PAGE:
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Moms, No More Excuses For Not Getting Treatment for Depression

Photograph by Twenty20

Over the last five years and three pregnancies, I've experienced my fair share of postpartum and pregnancy-related mental health struggles. I’ve had postpartum depression, pretty intense postpartum anxiety and was even diagnosed with prenatal depression during my last pregnancy..

And I always had an excuse to put off getting the help I needed.

It wasn’t until this pregnancy, when I wasn’t managing OK anymore, that I finally spoke up and saw doctor about getting support until I started feeling like myself again.

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I'm sure you can understand. If anyone has a few good excuses to put off a doctor’s appointment or avoid seeing a therapist, it’s new moms. For working moms, spending one more hour away from kids each week feels like too much to ask. And for stay-at-home moms, finding the consistent childcare needed to participate in therapy is way harder than you might think.

Now there's even more reason more moms to speak up if they're experiencing depression. According to new study by the journal of Development and Psychopathology, children of depressed mothers benefit greatly when their mother seeks treatment.

That's right: When you help yourself, you are also helping your kids.

This study took a close look at 125 pairs of mothers and toddlers, specifically looking at the effects of interpersonal psychotherapy on moms with depression. Interpersonal psychotherapy, or IPT, is a specialized type of therapy that aims to improve depressive symptoms by improving how the depressed person thinks about their relationships and interactions with the people in their lives. Typically, this type of therapy is short-term, taking 12 to 16 weeks to complete.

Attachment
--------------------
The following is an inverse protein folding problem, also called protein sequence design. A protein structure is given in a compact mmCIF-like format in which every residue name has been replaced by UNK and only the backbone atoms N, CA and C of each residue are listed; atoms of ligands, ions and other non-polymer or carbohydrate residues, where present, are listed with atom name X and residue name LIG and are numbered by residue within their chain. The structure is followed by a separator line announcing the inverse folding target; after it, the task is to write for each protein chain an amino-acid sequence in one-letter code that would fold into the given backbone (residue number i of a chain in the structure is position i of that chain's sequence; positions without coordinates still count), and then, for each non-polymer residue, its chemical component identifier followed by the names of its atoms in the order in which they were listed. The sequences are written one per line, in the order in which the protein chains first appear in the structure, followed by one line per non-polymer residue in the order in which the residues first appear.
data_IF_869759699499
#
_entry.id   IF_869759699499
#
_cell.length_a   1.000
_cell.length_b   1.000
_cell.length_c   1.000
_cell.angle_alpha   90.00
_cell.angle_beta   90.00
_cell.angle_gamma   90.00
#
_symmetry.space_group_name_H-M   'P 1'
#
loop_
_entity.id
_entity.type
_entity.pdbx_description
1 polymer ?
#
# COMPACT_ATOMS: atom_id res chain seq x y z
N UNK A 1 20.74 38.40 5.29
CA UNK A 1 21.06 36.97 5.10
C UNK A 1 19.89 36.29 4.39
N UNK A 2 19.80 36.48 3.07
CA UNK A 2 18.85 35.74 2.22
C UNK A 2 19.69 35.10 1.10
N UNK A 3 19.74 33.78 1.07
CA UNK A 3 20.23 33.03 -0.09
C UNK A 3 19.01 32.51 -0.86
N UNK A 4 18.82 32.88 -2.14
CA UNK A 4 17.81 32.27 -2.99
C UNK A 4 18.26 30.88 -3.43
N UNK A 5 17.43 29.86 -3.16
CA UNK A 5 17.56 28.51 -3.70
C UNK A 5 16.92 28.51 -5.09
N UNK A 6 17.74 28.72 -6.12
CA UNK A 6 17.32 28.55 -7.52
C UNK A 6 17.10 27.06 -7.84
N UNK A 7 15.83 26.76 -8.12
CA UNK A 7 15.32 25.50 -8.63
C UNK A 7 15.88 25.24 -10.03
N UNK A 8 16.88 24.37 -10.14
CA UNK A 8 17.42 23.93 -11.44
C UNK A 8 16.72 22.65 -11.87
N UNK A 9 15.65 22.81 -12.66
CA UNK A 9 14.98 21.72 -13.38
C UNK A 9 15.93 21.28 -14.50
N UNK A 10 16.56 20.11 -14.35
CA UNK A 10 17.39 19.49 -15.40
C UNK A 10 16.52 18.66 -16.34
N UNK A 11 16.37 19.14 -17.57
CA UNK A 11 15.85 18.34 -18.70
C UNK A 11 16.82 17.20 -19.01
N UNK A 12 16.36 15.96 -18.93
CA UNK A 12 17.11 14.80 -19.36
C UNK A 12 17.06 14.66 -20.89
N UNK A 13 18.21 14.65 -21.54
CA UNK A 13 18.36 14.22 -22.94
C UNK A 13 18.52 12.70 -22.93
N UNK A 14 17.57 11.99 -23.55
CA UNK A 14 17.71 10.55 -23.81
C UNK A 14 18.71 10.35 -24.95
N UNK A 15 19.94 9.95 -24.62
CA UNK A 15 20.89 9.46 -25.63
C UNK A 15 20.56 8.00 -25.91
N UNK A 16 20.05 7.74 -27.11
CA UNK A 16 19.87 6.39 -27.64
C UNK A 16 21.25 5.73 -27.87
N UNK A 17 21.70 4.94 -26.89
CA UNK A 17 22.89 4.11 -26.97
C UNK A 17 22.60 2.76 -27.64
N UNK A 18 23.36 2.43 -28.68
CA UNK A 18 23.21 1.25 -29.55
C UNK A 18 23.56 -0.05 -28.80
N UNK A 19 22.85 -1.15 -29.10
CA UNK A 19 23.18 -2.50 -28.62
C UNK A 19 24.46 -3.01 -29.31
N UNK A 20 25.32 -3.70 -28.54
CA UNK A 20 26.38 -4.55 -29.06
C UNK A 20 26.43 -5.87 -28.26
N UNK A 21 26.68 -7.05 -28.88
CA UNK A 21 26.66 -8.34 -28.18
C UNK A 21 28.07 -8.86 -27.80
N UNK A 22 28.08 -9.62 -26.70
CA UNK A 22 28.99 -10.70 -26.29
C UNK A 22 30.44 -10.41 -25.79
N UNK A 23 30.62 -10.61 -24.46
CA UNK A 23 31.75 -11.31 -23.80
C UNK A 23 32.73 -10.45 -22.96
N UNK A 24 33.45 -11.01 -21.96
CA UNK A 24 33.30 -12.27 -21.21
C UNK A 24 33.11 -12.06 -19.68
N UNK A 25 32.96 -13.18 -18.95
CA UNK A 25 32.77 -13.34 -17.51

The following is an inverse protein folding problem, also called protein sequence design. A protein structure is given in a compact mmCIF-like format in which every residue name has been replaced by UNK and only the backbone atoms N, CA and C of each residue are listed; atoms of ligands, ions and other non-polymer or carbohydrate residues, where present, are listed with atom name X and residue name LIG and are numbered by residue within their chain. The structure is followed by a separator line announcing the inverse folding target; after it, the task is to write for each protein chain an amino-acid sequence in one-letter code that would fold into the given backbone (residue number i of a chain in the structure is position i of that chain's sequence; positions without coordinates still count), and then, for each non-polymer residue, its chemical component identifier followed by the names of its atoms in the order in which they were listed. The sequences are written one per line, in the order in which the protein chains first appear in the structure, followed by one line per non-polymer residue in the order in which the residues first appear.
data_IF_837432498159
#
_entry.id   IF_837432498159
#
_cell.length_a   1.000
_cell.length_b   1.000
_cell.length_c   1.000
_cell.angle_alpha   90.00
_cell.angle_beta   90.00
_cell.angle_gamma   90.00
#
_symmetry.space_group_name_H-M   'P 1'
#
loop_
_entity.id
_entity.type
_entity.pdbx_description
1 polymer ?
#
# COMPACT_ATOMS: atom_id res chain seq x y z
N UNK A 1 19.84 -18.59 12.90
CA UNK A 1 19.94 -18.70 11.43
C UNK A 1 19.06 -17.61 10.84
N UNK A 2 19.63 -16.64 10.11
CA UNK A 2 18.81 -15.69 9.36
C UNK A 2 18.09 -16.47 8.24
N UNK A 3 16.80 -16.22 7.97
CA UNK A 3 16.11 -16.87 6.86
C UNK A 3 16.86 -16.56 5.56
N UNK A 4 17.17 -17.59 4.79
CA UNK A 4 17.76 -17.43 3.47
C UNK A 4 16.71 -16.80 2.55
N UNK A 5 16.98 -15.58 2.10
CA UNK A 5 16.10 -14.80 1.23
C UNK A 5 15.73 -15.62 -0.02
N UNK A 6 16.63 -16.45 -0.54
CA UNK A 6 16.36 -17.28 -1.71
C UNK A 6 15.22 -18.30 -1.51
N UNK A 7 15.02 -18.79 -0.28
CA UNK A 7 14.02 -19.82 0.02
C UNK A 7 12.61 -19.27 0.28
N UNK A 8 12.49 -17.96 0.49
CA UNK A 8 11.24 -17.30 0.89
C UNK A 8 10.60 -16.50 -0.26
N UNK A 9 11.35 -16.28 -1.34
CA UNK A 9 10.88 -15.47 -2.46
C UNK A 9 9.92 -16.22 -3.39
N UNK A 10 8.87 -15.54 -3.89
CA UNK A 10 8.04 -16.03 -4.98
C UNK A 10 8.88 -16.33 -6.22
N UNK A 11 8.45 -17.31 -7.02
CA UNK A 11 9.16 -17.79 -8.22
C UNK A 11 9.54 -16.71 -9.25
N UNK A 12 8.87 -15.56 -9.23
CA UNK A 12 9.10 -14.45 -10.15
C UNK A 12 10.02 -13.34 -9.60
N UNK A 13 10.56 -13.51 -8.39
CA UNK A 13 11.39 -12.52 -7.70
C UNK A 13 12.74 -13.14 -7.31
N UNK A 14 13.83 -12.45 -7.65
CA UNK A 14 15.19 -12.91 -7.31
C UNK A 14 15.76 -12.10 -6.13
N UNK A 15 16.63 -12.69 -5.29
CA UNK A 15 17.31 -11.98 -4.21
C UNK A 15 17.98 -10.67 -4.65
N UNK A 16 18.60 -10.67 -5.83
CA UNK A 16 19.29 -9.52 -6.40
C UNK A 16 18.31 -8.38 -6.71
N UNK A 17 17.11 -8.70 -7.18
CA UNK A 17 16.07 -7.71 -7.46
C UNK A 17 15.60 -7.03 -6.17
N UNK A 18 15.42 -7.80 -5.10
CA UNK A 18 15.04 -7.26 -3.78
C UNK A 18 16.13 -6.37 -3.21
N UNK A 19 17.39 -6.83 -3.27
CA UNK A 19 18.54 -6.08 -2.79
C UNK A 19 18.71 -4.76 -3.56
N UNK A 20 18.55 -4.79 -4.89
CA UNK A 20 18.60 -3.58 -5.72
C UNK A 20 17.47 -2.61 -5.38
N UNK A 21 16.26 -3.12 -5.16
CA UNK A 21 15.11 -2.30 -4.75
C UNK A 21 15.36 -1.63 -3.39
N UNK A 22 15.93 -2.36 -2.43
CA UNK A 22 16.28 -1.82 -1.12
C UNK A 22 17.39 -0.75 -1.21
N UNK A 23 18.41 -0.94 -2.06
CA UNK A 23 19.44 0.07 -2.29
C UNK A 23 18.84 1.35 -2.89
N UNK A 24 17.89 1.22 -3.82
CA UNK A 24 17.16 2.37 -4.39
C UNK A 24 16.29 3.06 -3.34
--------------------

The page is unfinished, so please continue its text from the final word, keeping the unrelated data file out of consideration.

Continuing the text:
Basically, when moms with depression get treatment, everyone wins.

After the mothers in the study finished their treatment, they reported decreased depression symptoms, which in itself is awesome, but they weren’t the only ones who benefited. The researchers also found that these moms had learned to better understand their children and read their emotional cues, improving their overall effectiveness as parents.

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This is important research since past studies have found that potential risks for children of depressed moms include everything from substance abuse, to developing ADHD and poor performance in school. Now, moms know that the choices they make—specifically, seeking treatment for their depression—can improve their relationship with their children and hopefully decrease many of these risk factors.

Basically, when moms with depression get treatment, everyone wins.

If you are experiencing depression, make an appointment with your primary care doctor or OB-GYN or visit this resource to learn more about the maternal health programs available in your area.

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